The ALJ discounts plaintiff's testimony about the severity of his pain because "the treatment which the claimant seeks and the measures taken to alleviate that pain are not in keeping with the measures one takes who suffers from severe intractable pain" (Tr. 15). It is inappropriate for an ALJ to infer that plaintiff is not disabled solely on the basis of the treatment plaintiff has pursued. Kent v. Schweiker, 710 F.2d 110, 115 (3d Cir. 1983); Tyler v. Weinberger, 409 F. Supp. 776, 789 (E.D. Va. 1976). As plaintiff points out in its brief, an indigent's access to medical care is often extremely limited. See Kent v. Schweiker, 710 F.2d at 115 (plaintiff's failure to visit physicians more frequently explained, in part, by limited resources). Plaintiff's heavy reliance on emergency room visits for the treatment of an ongoing problem is probably a reflection of that limited access.
Even if financial limitations are disregarded, however, it is not clear what the ALJ had in mind. Plaintiff appears to have taken all logical steps to alleviate his pain: he obtained prescriptions for painkillers and confined himself to the one position in which he is apparently comfortable: a prone position. Plaintiff's testimony that the painkillers were often inadequate, or only helped for a brief period (Tr. 63) does not support the ALJ's conclusion that plaintiff would have sought more medical care if the pain were as bad as he alleged. The fact that plaintiff's pain was so great that the treatment he was prescribed failed to provide significant relief supports rather than discredits his claim of disability.
The ALJ notes in his decision that "pain is a subjective symptom and is not easily measurable." The Third Circuit has made clear that the difficulty of ascertaining and quantifying a plaintiff's allegations of pain does not justify disregarding that subjective testimony, especially when it is supported by some objective medical data. Green v. Schweiker, 749 F.2d 1066, 1068 (3d Cir. 1984). In this case, plaintiff's allegations are well supported by numerous medical evaluations which record severe degenerative arthritis, gout, and gouty arthritis (e.g., Tr. 129, 130, 168). Indeed, every medical entry that is based on a physical examination or an analysis of x-rays supports a diagnosis consistent with plaintiff's account of localized, but spreading, pains.
In disregarding the support the medical evidence lends to plaintiff's subjective accounts of pain, the ALJ not only failed to evaluate the subjective accounts properly, but also failed to justify adequately his ultimate decision to deny benefits. The Third Circuit requires the ALJ to analyze all evidence in the record and to explain his decision to disregard, or give less weight to, evidence that supports a finding of disability. Cotter v. Harris, 642 F.2d 700, 704-707 (3d Cir. 1981); Dobrowolsky v. Califano, 606 F.2d 403, 407 (3d Cir. 1979); Gober v. Matthews, 574 F.2d 772, 776 (3d Cir. 1978). In this case, all evidence except the residual functional capacity assessments (Tr. 160-67) and the unexplained Instruction Sheets (Tr. 186, 187) support plaintiff's claim of disability (although none of the treating or consulting physicians reaches a conclusion on the work disability issue). In failing to justify his decision to discount this evidence or to explain how he reconciles this evidence with his decision to deny benefits, the ALJ does not satisfy the Third Circuit requirement set out in Cotter.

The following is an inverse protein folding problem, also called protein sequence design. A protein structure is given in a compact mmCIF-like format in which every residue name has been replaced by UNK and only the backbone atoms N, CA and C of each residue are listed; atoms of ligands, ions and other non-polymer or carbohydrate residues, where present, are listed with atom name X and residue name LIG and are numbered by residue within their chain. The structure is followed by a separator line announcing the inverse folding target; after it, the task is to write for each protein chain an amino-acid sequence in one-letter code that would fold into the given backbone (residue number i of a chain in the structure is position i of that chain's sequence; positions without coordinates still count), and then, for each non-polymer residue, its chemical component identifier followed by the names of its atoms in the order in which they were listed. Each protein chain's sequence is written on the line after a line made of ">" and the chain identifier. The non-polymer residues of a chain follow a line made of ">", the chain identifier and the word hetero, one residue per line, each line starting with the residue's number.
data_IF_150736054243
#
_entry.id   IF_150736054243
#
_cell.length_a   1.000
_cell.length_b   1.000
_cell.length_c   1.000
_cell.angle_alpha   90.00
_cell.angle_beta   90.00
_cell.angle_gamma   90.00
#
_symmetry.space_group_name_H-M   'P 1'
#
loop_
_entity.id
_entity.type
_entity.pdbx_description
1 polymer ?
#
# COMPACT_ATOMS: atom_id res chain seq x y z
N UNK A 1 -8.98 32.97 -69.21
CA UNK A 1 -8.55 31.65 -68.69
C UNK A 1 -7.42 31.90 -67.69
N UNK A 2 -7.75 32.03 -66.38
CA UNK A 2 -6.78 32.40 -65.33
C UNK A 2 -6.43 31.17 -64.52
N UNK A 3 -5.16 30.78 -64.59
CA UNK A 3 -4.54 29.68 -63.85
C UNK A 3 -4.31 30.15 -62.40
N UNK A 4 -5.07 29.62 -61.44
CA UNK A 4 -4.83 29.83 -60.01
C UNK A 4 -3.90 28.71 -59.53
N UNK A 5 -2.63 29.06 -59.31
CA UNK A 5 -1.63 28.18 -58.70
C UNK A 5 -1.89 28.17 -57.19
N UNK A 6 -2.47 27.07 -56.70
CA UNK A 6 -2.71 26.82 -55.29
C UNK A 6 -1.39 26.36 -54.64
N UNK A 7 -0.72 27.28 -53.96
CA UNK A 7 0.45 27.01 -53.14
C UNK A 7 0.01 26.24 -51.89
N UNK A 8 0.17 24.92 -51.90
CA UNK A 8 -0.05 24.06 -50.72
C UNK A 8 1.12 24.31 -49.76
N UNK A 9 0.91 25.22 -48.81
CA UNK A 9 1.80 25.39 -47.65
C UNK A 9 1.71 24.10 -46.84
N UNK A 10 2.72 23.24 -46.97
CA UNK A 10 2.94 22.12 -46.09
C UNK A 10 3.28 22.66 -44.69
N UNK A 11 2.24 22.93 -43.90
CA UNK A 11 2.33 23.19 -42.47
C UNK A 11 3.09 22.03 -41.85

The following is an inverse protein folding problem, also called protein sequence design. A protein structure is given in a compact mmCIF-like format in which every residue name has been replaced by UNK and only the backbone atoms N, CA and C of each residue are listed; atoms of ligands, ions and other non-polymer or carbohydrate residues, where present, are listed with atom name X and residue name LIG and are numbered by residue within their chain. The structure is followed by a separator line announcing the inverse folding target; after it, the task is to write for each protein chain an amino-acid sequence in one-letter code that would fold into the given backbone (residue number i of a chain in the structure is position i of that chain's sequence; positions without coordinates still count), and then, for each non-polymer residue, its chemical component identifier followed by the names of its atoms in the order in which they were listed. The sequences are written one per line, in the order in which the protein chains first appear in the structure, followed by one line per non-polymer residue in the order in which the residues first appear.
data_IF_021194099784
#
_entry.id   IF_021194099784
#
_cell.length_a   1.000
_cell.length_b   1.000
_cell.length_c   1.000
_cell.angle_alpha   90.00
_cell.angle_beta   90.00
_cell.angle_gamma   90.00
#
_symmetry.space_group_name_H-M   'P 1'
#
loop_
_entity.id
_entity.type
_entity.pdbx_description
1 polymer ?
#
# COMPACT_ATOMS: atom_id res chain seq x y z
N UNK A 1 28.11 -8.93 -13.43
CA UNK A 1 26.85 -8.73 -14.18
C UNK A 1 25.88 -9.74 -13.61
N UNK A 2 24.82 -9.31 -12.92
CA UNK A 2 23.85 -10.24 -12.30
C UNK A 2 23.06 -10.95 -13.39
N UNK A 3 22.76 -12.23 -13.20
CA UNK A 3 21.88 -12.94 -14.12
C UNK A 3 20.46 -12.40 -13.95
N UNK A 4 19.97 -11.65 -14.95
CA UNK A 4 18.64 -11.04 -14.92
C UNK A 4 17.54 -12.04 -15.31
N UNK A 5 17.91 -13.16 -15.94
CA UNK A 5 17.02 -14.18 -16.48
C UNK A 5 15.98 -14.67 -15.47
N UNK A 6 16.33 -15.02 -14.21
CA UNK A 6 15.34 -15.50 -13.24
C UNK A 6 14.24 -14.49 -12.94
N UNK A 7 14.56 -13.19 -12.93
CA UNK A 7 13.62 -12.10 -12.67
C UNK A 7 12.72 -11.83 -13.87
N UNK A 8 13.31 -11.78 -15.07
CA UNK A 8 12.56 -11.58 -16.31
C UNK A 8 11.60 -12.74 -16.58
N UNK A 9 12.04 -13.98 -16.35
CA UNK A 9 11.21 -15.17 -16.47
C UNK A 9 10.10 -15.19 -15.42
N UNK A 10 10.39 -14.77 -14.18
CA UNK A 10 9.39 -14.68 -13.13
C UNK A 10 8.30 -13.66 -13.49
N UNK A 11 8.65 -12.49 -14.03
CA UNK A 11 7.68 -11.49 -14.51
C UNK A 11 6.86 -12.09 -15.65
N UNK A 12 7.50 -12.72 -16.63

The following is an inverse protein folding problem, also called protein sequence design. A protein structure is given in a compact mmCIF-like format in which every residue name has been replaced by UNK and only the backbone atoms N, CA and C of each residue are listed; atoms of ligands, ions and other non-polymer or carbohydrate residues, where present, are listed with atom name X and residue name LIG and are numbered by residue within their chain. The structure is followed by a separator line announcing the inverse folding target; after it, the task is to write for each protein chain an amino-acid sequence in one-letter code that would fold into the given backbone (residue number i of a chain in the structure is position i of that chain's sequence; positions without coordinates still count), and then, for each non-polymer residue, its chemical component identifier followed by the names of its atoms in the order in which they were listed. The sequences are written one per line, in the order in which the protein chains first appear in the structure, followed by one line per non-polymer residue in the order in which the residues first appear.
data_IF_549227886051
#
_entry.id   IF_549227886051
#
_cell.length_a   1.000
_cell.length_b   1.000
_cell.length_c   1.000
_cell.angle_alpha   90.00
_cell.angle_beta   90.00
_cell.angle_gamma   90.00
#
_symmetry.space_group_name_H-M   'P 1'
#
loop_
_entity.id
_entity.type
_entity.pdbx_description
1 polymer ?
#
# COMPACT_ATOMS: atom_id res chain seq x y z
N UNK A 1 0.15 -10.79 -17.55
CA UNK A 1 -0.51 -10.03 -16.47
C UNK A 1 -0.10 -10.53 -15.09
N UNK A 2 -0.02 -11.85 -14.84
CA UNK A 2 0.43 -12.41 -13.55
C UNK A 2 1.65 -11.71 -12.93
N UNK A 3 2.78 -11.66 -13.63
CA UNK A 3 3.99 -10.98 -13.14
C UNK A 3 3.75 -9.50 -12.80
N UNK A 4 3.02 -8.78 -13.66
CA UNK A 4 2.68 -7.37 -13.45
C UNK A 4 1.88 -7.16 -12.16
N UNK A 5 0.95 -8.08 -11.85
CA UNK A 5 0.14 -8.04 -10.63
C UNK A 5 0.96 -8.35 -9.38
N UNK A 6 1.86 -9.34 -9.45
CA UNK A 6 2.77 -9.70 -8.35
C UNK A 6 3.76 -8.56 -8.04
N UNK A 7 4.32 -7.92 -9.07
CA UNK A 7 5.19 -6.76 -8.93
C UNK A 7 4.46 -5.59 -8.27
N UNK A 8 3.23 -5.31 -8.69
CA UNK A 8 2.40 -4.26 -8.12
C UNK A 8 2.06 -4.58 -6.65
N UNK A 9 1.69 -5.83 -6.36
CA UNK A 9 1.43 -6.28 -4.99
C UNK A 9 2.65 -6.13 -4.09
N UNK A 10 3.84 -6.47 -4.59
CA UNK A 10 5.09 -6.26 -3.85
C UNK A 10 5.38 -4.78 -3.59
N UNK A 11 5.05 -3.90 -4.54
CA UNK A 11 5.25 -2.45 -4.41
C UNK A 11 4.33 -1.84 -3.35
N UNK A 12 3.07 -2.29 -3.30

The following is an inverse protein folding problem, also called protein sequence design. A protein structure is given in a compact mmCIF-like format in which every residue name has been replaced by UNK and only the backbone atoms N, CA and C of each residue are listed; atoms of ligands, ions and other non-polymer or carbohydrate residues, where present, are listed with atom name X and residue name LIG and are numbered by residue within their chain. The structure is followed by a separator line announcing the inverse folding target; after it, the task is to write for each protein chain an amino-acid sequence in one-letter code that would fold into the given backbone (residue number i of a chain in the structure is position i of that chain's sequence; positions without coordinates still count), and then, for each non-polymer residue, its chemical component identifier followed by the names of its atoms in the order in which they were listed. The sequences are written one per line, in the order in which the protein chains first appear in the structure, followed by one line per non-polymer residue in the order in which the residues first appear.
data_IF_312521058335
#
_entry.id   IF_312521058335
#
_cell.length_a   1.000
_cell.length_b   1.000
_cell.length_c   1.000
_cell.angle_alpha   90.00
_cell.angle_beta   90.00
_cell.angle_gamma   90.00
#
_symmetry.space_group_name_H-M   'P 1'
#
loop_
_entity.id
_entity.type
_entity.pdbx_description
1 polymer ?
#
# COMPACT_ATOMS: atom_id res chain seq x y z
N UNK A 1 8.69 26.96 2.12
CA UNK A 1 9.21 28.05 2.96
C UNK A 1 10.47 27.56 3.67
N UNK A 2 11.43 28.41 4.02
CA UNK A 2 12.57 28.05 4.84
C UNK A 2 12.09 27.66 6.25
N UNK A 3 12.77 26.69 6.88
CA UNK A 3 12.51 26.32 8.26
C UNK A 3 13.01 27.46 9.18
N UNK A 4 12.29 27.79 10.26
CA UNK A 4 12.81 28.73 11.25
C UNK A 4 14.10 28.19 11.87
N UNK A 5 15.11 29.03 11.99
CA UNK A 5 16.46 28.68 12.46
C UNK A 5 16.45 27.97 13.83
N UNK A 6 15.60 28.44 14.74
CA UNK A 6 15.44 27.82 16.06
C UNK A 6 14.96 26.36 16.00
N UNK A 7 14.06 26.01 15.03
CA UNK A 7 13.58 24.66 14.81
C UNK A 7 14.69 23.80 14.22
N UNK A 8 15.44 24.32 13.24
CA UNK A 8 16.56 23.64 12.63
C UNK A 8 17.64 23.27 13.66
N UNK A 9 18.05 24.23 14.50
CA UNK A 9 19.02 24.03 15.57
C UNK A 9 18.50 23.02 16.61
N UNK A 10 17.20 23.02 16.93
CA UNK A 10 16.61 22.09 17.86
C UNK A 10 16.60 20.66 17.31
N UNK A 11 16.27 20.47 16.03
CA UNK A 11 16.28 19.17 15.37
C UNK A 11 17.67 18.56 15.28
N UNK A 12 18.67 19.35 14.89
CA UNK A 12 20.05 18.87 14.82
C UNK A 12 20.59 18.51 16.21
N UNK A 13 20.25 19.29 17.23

Furthermore, the ALJ discounts more than plaintiff's testimony about his pain. He also ignores plaintiff's description of his daily activity, or, more accurately, his lack of activity, which Miss Bynum's testimony corroborates. In particular, he seems to disregard plaintiff's dependence upon his crutches, and what effect that limitation might have on his capacity to do even sedentary work.
Sedentary work, as defined by the Secretary at 20 C.F.R. § 416.967(a)
involves lifting no more than 10 pounds at a time and occasionally lifting or carrying articles like docket files, ledgers, and small tools. Although a sedentary job is defined as one which involves sitting, a certain amount of walking and standing is often necessary in carrying out job duties.
Plaintiff testified that even sitting up is painful. As the ALJ noted at the hearing, plaintiff's left thumb has been disfigured by gout (Tr. 65-66). If plaintiff is left-handed, as alleged in plaintiff's motion for summary judgment, his gout would clearly limit the sedentary work he could do that required manual dexterity. And even the doctors who prepared the Residual Functional Capacity Assessments recognized that claimant's ability to perform a sedentary job that involved the operation of foot controls would be limited (Tr. 164). Finally, whether or not plaintiff has the strength do so, plaintiff has little ability to lift and carry objects when he must keep both hands on his crutches whenever he is standing up. The ALJ's conclusion that plaintiff is capable of doing a full range of sedentary work is not supported by substantial evidence.
This court must determine whether to remand this case to the Secretary for further proceedings or reverse with a direction that benefits be awarded. The decision to award benefits should be made only when the administrative record has been fully developed and when substantial evidence on the record as a whole indicates that the claimant is disabled and entitled to benefits. Gilliland v. Heckler, 786 F.2d 178 (3d Cir. 1986); Podedworny v. Harris, 745 F.2d 210, 221-22 (3d Cir. 1984). Here, the record has not been fully developed. Two documents, submitted after the hearing without any explanation of the basis of their conclusions or their relationship to the rest of the record, suggest that plaintiff can carry on a range of activity. Indeed, the second document, prepared in February of 1985, suggests that plaintiff can "return to work immediately" (Tr. 187). Further development of the record which clarifies the meaning and value of these evaluations is essential to a fair disposition of this case. Accordingly, the case should be remanded for a disposition by the Secretary not inconsistent with the reasoning of this opinion.
An appropriate order follows.
For the reasons stated in the attached memorandum, it is hereby ORDERED and DIRECTED that:
1) The parties' cross-motions for summary judgment are DENIED.
2) The matter is REMANDED to the Secretary for further proceedings consistent with the analysis set out in the attached memorandum.